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25 juil. 2007

Obama's European tour

Barack Obama delivered a much-awaited speech before the Column of Victory in berlin yesterday - nia wise decision, the German Chancellor dismissed the idea to have the speech given under the Brandeburg Gate, which is too high a symbol where only Presidents have addressed the Berlin people, JFK and Ronald Reagan.

The European press did not help Obama when it reminded the opinion of the youthful JFK's "Ich bin ein Berliner" of all memories, because that raised expectations tremendously in a country whose opinion is massively in favour of Obama.

Obama's visit in Germany was disappointing and that was to be expected. The situation is no way as dramatic as it was in 1961 when the berlin Wall was being built by the Soviets and the city divided, and so Obama could have hardly matched the emotion despite its widely recognized eloquence - which he proved time and again. As it turned out, his speech did not read such golden line as JFK's or Reagan's "Mr Gorbachev tear down this wall" that still resonates in German ears.

Obama's speech was eloquent nonetheless, evoking freedom and the great history of Euro-American relations over the past sixty years. There was a Reaganian accent to it, of optimism, confidence, and faith in freedom. It was, in short, an plainly American speech. The second part was somewhat a full bag of good intentions with a tag on it reading Obama the juvenile, however.

And indeed the specifics were short. Vagueness is acceptable, but then a catch-phrase must make for it. Or else a bold proposal. None of that was in for the Euros.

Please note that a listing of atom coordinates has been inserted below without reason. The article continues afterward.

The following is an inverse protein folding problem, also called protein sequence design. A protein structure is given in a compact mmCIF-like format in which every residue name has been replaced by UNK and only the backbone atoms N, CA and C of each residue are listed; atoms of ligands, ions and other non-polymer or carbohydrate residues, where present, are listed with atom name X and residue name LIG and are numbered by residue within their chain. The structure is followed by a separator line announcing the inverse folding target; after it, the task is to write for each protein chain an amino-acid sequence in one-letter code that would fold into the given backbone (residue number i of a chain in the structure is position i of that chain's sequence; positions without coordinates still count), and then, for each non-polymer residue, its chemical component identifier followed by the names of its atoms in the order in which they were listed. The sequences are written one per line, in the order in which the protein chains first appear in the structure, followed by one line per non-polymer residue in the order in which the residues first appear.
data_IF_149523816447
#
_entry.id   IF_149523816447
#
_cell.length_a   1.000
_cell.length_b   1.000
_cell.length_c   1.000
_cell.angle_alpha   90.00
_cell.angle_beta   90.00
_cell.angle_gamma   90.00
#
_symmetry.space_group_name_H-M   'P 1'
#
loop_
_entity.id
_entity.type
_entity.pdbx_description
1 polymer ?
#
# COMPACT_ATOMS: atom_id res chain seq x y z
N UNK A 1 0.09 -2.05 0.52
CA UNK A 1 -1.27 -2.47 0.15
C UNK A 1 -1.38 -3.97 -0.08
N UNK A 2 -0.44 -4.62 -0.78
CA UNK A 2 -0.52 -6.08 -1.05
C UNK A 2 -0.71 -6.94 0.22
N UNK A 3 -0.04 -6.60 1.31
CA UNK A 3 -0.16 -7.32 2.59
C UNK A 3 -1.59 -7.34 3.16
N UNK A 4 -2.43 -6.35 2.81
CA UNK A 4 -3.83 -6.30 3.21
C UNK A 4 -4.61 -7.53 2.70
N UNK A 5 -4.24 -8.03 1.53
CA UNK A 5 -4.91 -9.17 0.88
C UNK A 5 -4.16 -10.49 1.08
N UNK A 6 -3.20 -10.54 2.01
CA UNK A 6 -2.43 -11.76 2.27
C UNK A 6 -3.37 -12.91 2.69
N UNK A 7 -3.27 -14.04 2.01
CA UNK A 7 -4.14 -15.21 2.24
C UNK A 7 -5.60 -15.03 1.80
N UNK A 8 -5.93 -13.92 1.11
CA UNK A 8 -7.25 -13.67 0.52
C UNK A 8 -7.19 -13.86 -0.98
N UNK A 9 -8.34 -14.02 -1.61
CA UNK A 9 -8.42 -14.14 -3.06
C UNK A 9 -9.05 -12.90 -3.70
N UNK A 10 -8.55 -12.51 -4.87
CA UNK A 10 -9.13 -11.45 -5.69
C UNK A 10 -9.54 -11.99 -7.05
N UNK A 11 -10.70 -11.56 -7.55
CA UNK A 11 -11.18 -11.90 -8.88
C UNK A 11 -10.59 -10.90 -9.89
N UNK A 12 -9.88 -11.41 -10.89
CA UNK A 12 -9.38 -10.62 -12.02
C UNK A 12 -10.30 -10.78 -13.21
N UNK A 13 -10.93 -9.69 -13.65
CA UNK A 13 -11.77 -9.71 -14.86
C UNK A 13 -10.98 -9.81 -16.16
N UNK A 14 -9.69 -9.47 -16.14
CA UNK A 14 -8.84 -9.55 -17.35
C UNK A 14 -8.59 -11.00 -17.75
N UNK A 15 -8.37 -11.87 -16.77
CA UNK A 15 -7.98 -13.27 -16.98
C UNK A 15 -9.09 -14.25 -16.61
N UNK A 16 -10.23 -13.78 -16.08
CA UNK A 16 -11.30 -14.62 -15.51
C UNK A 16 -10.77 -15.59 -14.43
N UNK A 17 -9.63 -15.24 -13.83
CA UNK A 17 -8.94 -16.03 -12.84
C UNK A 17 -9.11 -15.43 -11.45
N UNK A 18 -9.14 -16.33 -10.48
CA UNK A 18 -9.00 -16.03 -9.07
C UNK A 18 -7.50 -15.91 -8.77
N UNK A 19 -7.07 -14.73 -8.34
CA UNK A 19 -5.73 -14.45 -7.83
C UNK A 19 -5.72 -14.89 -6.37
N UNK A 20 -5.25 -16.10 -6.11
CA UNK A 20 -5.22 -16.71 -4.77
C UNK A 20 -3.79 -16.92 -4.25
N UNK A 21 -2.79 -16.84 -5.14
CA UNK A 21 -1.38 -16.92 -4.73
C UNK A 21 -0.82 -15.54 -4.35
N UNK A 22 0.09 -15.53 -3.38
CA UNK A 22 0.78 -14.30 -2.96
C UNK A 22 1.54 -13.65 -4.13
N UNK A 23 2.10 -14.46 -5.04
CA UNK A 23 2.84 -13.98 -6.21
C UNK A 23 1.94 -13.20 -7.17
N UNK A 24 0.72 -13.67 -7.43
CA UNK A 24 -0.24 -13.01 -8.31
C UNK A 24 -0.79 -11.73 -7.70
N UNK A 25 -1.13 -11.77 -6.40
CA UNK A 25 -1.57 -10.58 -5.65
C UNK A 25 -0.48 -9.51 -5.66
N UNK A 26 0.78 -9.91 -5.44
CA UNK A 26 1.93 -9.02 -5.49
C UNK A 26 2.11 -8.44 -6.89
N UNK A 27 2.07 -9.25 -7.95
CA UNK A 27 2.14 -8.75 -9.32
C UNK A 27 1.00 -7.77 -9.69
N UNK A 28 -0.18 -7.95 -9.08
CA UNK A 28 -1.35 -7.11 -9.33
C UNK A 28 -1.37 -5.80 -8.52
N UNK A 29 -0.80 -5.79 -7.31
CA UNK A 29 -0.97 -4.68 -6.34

As a matter of fact, Obama is campaigning for US President and only Americans will decide who succeeds "W" in January. So Obama could not alienate some US voters by looking too Europhile or too multilateralist when it is America that is doing the job in Iraq and in Afhanistan for the most part. In the end, some Americans may think that Obama is too different after all and that he should seek making friends at home rather than hanging with Old Europeans.

Similarly, calls for more European efforts in the war on terror would not have gone down very well, and so the future Democratic candidate remained somewhat elliptic on that. Giving rise to fierce reactions from Euros unhappy about calls for more defnse spending and more troops would have clouded Obama's reputation-in the making on foreign affairs.

All in all, the mission is accomplished. Obama's profile was raised by his tour in the Middle East and Europe, but the German speech will not be remembered for long.

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